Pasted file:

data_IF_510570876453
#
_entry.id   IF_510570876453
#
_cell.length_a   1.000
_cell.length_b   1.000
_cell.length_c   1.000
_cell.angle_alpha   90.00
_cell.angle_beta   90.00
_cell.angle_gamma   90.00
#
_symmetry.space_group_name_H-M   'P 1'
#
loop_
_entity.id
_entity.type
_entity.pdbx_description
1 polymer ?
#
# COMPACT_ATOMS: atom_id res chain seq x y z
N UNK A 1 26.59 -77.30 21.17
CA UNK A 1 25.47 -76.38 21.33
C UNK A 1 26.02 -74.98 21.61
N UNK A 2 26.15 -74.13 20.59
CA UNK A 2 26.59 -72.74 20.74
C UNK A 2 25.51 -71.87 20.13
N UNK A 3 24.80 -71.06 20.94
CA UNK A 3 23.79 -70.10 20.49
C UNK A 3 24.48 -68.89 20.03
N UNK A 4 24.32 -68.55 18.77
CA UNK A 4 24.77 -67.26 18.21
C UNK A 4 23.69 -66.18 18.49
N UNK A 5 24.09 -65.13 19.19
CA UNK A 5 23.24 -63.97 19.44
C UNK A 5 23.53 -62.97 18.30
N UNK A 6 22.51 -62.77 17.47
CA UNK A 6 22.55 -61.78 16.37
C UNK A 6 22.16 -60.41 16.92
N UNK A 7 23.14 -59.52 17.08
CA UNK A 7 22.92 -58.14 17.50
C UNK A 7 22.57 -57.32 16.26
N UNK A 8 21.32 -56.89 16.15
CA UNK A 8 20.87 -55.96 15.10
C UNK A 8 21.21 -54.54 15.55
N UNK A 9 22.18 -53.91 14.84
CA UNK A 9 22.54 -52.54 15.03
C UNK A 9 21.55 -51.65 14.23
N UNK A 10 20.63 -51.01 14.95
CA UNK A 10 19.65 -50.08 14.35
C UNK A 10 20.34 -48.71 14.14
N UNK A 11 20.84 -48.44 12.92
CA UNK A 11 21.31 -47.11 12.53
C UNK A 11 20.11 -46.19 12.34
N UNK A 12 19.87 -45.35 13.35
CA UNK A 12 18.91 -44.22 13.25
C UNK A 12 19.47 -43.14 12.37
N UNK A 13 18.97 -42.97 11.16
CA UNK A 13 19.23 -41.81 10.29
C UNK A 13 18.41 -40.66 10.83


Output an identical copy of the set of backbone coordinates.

data_IF_510570876453
#
_entry.id   IF_510570876453
#
_cell.length_a   1.000
_cell.length_b   1.000
_cell.length_c   1.000
_cell.angle_alpha   90.00
_cell.angle_beta   90.00
_cell.angle_gamma   90.00
#
_symmetry.space_group_name_H-M   'P 1'
#
loop_
_entity.id
_entity.type
_entity.pdbx_description
1 polymer ?
#
# COMPACT_ATOMS: atom_id res chain seq x y z
N UNK A 1 26.59 -77.30 21.17
CA UNK A 1 25.47 -76.38 21.33
C UNK A 1 26.02 -74.98 21.61
N UNK A 2 26.15 -74.13 20.59
CA UNK A 2 26.59 -72.74 20.74
C UNK A 2 25.51 -71.87 20.13
N UNK A 3 24.80 -71.06 20.94
CA UNK A 3 23.79 -70.10 20.49
C UNK A 3 24.48 -68.89 20.03
N UNK A 4 24.32 -68.55 18.77
CA UNK A 4 24.77 -67.26 18.21
C UNK A 4 23.69 -66.18 18.49
N UNK A 5 24.09 -65.13 19.19
CA UNK A 5 23.24 -63.97 19.44
C UNK A 5 23.53 -62.97 18.30
N UNK A 6 22.51 -62.77 17.47
CA UNK A 6 22.55 -61.78 16.37
C UNK A 6 22.16 -60.41 16.92
N UNK A 7 23.14 -59.52 17.08
CA UNK A 7 22.92 -58.14 17.50
C UNK A 7 22.57 -57.32 16.26
N UNK A 8 21.32 -56.89 16.15
CA UNK A 8 20.87 -55.96 15.10
C UNK A 8 21.21 -54.54 15.55
N UNK A 9 22.18 -53.91 14.84
CA UNK A 9 22.54 -52.54 15.03
C UNK A 9 21.55 -51.65 14.23
N UNK A 10 20.63 -51.01 14.95
CA UNK A 10 19.65 -50.08 14.35
C UNK A 10 20.34 -48.71 14.14
N UNK A 11 20.84 -48.44 12.92
CA UNK A 11 21.31 -47.11 12.53
C UNK A 11 20.11 -46.19 12.34
N UNK A 12 19.87 -45.35 13.35
CA UNK A 12 18.91 -44.22 13.25
C UNK A 12 19.47 -43.14 12.37
N UNK A 13 18.97 -42.97 11.16
CA UNK A 13 19.23 -41.81 10.29
C UNK A 13 18.41 -40.66 10.83